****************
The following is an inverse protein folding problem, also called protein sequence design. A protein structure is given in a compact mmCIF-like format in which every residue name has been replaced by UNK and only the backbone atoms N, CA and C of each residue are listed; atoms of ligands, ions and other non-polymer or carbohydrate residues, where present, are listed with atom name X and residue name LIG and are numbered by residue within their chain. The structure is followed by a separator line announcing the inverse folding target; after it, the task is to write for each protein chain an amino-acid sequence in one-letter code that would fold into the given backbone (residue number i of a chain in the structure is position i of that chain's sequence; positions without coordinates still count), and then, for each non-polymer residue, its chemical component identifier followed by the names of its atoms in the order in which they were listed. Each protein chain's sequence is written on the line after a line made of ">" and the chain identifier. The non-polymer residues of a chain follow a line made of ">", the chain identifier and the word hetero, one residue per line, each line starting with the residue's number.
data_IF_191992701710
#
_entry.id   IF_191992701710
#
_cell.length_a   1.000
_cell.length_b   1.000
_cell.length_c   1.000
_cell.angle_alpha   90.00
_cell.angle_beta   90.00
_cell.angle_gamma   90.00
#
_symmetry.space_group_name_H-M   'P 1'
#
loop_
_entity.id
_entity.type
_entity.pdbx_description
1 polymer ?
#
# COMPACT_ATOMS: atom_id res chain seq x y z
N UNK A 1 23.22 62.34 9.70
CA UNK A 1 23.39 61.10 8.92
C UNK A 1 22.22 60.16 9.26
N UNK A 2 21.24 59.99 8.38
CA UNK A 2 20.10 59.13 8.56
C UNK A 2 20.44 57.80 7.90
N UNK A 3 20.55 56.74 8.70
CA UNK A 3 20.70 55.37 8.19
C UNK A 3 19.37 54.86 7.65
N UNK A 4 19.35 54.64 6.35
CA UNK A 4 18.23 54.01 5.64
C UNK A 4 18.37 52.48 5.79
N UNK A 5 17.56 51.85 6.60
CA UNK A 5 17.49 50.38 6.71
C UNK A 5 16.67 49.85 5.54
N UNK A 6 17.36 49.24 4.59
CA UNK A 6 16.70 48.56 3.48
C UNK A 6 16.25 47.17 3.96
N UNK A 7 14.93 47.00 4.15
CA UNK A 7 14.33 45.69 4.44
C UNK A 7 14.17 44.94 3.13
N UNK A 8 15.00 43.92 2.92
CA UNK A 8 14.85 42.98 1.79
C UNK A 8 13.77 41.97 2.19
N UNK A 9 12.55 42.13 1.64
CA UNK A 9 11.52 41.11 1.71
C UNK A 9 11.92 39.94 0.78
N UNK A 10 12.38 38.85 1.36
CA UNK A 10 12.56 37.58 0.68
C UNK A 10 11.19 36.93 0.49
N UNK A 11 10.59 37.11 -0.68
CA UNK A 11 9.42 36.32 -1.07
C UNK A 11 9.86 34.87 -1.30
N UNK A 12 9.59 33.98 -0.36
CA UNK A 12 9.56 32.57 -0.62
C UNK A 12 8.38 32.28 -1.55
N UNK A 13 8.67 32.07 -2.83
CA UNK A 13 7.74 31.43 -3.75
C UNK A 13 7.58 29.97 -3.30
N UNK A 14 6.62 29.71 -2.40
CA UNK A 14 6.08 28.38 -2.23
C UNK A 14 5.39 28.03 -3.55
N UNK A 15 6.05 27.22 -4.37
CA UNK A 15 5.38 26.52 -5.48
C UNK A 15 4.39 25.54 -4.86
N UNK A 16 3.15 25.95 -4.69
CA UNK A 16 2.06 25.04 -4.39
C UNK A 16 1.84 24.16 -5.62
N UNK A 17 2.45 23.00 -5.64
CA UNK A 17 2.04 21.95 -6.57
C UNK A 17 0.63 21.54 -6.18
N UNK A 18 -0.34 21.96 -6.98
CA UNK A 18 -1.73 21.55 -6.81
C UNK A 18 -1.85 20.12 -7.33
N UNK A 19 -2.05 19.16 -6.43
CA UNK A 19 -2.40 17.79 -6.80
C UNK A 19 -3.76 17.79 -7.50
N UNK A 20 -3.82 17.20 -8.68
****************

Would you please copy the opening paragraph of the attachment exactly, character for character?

The following is an inverse protein folding problem, also called protein sequence design. A protein structure is given in a compact mmCIF-like format in which every residue name has been replaced by UNK and only the backbone atoms N, CA and C of each residue are listed; atoms of ligands, ions and other non-polymer or carbohydrate residues, where present, are listed with atom name X and residue name LIG and are numbered by residue within their chain. The structure is followed by a separator line announcing the inverse folding target; after it, the task is to write for each protein chain an amino-acid sequence in one-letter code that would fold into the given backbone (residue number i of a chain in the structure is position i of that chain's sequence; positions without coordinates still count), and then, for each non-polymer residue, its chemical component identifier followed by the names of its atoms in the order in which they were listed. Each protein chain's sequence is written on the line after a line made of ">" and the chain identifier. The non-polymer residues of a chain follow a line made of ">", the chain identifier and the word hetero, one residue per line, each line starting with the residue's number.